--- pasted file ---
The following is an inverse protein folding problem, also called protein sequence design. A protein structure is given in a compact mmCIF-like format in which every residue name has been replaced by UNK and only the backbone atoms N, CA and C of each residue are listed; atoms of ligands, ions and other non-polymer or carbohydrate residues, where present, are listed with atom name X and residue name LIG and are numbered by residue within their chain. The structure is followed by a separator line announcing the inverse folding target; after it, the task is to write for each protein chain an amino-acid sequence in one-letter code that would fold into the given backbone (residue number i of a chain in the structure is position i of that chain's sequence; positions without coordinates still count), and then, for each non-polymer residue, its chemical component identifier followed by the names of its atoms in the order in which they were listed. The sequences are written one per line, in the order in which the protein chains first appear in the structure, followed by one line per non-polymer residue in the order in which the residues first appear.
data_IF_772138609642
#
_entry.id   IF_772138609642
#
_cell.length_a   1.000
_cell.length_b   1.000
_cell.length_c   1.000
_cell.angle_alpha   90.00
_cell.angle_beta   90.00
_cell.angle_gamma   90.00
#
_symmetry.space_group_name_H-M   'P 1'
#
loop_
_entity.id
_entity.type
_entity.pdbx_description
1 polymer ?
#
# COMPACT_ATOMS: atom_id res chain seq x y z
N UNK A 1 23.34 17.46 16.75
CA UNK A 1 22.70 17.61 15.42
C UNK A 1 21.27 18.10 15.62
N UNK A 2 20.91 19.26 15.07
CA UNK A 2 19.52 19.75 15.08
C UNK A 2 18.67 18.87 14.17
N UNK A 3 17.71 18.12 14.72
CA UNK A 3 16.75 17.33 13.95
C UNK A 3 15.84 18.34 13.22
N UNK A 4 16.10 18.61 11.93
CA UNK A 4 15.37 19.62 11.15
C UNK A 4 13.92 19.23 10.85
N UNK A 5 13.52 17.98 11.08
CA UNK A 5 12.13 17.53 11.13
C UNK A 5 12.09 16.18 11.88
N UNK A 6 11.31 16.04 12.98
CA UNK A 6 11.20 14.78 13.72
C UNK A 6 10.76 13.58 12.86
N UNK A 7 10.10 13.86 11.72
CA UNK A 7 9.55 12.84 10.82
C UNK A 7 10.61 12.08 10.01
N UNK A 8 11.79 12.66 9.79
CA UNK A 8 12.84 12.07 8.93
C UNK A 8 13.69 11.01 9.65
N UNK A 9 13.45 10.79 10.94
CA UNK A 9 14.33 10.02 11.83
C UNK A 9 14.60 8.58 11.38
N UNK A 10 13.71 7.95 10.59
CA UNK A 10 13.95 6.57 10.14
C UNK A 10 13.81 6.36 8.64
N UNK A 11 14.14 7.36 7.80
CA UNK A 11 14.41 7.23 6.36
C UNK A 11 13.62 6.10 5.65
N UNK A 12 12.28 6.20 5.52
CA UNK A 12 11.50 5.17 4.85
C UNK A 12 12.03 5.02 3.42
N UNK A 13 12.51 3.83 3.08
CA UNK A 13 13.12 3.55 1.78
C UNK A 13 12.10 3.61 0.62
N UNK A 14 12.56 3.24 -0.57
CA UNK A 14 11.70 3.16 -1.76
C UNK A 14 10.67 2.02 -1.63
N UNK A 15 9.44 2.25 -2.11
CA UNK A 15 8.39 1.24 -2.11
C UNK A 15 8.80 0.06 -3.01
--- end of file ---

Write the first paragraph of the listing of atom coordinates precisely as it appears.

The following is an inverse protein folding problem, also called protein sequence design. A protein structure is given in a compact mmCIF-like format in which every residue name has been replaced by UNK and only the backbone atoms N, CA and C of each residue are listed; atoms of ligands, ions and other non-polymer or carbohydrate residues, where present, are listed with atom name X and residue name LIG and are numbered by residue within their chain. The structure is followed by a separator line announcing the inverse folding target; after it, the task is to write for each protein chain an amino-acid sequence in one-letter code that would fold into the given backbone (residue number i of a chain in the structure is position i of that chain's sequence; positions without coordinates still count), and then, for each non-polymer residue, its chemical component identifier followed by the names of its atoms in the order in which they were listed. The sequences are written one per line, in the order in which the protein chains first appear in the structure, followed by one line per non-polymer residue in the order in which the residues first appear.